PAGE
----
Giving thanks for all Western Washington has to offer gardeners

November 27, 2013 

One of the things Puget Sound gardening expert Marianne Binetti is thankful for: locally grown, fresh -- and sometimes still alive -- Christmas trees.

STEVE BLOOM — The Olympian Buy Photo

Time for the annual Thanksgiving column so gardeners in Western Washington can once again be grateful for our mild climate, abundant rainfall and beautiful gardens. This year you’ll also get to be thankful for the garden chores you don’t have to do this week:

Be thankful you don’t have to go outside and prune your roses.

Roses can be pruned back anytime from February until March so don’t fret if you haven’t yet gotten snippy with them. While you’re thinking of roses, be thankful you don’t have to battle June bugs as they do in the South or cover your rose plants with ugly plastic foam cones or hay piles to protect them from the snow as they do in the North.

Be thankful you don’t have to mow and trim the lawn.

Lawn rangers have permission to mow, trim and edge the lawn any time of the year that the ground is not frozen or so wet that it feels mucky. We have just enough cold weather to keep most lawns dormant until April so homeowners get a break from mowing — without a winter of snowing. In Chicago, they just change lawn mowers for snowblowers. At least umbrellas are easier to operate.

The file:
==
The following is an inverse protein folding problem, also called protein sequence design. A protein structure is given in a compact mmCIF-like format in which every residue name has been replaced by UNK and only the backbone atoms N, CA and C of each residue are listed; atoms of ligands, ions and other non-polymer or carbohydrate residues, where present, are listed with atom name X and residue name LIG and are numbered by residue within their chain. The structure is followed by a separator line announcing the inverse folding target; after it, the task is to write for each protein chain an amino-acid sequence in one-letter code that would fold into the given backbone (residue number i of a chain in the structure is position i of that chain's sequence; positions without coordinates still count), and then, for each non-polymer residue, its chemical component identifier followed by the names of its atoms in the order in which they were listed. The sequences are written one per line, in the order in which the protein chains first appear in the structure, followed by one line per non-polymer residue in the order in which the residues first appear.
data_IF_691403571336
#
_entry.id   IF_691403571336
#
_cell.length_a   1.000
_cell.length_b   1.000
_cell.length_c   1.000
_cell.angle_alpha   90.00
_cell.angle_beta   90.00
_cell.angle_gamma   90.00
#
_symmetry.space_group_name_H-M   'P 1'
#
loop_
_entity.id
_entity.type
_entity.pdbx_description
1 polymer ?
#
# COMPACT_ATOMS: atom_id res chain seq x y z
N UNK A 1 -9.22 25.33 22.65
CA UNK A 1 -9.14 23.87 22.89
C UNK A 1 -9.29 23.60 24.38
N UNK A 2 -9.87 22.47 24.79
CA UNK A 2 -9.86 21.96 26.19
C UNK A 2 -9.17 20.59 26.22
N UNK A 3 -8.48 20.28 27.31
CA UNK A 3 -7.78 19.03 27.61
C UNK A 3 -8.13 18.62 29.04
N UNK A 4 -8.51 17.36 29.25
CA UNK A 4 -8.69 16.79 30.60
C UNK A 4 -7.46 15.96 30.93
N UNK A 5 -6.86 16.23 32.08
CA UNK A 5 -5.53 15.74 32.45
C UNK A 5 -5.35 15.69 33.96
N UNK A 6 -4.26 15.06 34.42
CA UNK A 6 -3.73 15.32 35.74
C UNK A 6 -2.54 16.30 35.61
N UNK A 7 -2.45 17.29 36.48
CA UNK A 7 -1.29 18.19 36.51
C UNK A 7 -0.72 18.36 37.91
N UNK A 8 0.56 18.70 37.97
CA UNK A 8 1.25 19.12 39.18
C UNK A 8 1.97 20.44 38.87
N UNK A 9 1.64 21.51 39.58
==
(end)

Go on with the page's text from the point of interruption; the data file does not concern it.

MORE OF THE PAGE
Be thankful you don’t have to prune your fruit trees.

Apple trees, plum trees and cherries produce fruit without annual pruning. If you want to prune to shape the tree or to increase fruit production, then go ahead. We have a choice about pruning in our state.

In Hawaii and Florida, they must hack back the explosion of plant growth all year long because the plants never go dormant. Plus, in the tropics, you must watch out for giant reptiles with sharp teeth and poisonous fangs. At least our slugs are easy to stomp.

Be thankful we can enjoy locally grown Christmas trees and deck the halls with local boughs of holly and local swags of cedar.

In warmer climates, the Christmas trees sit on paved lots, dropping needles as they gasp in the heat. Fake tinsel trees stand in for our native evergreens but without the natural fragrance of pine and cedar. Communities in California pay to bring in piles of snow so local kids have a chance to wear mittens. Pity the poor Santa dressed in fur from head to foot. In our climate, a fallen branch from a fir tree can be poked into an empty pot and displayed outdoors for months — needles still intact.

Be thankful we have real mountains.

In Western Washington, our dramatic snow-capped mountains make the perfect backdrop for any photo. I am so embarrassed for those poor folks in other parts of the world that call their modest green hills “mountains.” Only in Switzerland did the local mountain range earn my respect, but they can’t grow rhododendrons, Japanese maples and fuchsias in Switzerland the way we can.

Marianne Binetti has a degree in horticulture from Washington State University and is the author of several books. Reach her at binettigarden.com.

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